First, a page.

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Japan outperforms after Suga boost and strong Yen

Japan outperforms after Suga boost and strong Yen

Japanese equities dominated the performance tables in September as the appointment of Yoshihide Suga was welcomed by investors and a strong Yen against the pound boosted returns.

The Baillie Gifford Japanese Smaller Companies fund was the absolute best performing portfolio in September, returning more than 15 per cent over the month.

Japanese funds accounted for seven of the 10 best performers in the period, with Invesco’s Japanese Smaller Companies portfolio and Legg Mason’s IF Japan fund making up the top three.

Top performing funds, September 2020

Performance (%)

Baillie Gifford Japanese Smaller Companies15.16
Invesco Japanese Smaller Companies13.19
Legg Mason IF Japan12.62
JPM Japan10.79
Polar Capital Biotechnology10.53
Comgest Growth Japan10.46
New Capital Japan Equity10.45
ASI Japanese Smaller Companies10.3
Pictet Biotech9.85
T Rowe Price Japanese Equity9.74

Adrian Lowcock, head of personal investing at Willis Owen, said: “The appointment of Yoshihide Suga as prime minister of Japan was welcomed by investors. 

“It removed the risk that Abe’s work would be unwound and Japan would return to its old ways.”

Mr Lowcock added that Japanese funds also benefited from a “weaker pound against the Yen” as investors grew concerned over the possibility of negative interest rates, a second lockdown and Brexit fears returning to the headlines.

Read more: Investors urged to look east as Japan appoints new PM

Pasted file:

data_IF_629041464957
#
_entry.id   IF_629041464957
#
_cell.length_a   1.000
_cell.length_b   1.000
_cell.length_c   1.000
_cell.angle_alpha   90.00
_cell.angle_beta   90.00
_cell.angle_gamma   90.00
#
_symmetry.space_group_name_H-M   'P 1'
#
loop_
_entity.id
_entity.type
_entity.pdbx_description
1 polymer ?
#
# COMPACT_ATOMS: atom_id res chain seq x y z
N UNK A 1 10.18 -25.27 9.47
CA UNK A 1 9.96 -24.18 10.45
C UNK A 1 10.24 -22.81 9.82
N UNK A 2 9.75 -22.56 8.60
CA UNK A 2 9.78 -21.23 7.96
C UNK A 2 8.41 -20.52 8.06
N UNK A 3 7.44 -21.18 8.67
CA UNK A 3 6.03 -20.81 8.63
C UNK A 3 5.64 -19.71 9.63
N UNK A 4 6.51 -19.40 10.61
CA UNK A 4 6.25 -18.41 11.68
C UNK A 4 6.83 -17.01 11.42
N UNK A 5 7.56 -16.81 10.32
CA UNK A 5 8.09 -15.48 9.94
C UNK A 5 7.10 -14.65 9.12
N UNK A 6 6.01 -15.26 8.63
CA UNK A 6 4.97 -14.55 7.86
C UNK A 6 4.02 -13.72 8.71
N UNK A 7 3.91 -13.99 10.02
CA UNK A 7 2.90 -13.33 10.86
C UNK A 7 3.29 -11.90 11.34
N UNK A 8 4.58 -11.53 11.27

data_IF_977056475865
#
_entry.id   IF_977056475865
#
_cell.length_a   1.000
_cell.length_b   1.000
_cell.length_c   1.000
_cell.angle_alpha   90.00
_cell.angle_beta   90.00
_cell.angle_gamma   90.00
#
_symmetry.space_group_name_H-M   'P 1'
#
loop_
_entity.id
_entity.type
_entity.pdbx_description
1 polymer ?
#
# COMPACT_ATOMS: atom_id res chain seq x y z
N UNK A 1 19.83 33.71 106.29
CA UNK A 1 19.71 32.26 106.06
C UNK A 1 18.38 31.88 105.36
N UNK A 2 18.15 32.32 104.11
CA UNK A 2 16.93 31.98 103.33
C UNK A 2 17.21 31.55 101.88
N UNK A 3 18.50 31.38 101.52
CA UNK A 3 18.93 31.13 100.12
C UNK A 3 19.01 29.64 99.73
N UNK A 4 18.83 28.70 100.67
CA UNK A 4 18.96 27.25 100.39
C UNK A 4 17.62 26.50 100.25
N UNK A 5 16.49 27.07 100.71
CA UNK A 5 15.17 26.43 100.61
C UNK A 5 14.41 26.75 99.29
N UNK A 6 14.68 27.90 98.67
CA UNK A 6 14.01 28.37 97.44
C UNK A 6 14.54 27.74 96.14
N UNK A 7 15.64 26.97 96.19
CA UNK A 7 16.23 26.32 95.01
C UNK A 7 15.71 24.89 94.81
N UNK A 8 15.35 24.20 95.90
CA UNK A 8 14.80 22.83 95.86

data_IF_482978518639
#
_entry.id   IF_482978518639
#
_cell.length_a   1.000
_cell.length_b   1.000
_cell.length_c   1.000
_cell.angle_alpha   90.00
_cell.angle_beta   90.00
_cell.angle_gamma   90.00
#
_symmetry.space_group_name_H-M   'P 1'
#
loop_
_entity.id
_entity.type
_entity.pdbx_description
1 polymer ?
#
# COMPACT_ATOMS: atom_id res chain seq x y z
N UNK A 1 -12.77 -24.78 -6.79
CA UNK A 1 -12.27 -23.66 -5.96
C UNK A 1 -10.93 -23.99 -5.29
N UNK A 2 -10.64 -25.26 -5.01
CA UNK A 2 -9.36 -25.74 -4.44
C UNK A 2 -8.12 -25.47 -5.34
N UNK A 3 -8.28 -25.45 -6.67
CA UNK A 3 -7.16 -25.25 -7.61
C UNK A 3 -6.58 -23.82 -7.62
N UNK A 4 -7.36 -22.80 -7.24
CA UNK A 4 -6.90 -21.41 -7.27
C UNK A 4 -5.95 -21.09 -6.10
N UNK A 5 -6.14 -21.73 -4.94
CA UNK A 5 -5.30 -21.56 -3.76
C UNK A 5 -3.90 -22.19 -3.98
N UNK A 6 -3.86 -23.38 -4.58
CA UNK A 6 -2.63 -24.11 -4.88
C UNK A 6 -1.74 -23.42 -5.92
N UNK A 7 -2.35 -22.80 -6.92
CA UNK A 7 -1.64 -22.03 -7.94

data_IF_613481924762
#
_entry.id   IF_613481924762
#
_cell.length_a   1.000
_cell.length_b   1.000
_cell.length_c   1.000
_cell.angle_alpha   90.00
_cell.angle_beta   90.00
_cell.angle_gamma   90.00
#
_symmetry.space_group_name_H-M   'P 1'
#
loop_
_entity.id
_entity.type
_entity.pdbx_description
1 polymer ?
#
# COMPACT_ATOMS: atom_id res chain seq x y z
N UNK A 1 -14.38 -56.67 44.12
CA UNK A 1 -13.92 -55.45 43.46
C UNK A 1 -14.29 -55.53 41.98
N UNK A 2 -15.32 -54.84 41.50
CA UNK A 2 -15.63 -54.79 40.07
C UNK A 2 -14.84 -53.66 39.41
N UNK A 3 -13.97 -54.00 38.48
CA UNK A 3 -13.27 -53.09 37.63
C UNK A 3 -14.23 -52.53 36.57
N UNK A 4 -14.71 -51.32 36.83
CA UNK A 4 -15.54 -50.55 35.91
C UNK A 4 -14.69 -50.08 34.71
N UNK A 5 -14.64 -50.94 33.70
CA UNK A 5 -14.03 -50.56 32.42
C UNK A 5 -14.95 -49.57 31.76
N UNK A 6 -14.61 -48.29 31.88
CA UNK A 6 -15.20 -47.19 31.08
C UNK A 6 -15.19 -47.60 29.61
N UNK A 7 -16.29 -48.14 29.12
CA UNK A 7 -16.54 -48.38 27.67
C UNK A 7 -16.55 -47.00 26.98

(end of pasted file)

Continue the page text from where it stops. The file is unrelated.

In terms of sectors, Japanese Smaller Companies saw the strongest returns with nearly 10 per cent in September (9.8 per cent) while Japan and Asia Pacific Inc Japan performed well, returning 6.3 and 4.3 per cent respectively.

The headwinds facing the UK also helped UK government bonds, a safe-haven asset, put in a positive performance in September.

Worst performing sectors, September 2020Return (%)
UK Equity Income-2.3
UK All Companies-1.76
UK Equity & Bond Income-1.56
UK Smaller Companies-1.2
Property Other-0.88

The precarious position of the UK was less good for UK equities, which accounted for four of the five worst performing sectors in the month.

Ben Yearsley, investment consultant at Fairview Investing, said: “The UK’s weak performance will continue until either there is a Covid vaccine or a Brexit deal with the EU is signed. 

“In reality probably both are needed. As ever it pays to have a diversified portfolio and it can be too easy to write markets off that have under performed for a long period. This feels the case with the UK currently.”

imogen.tew@ft.com

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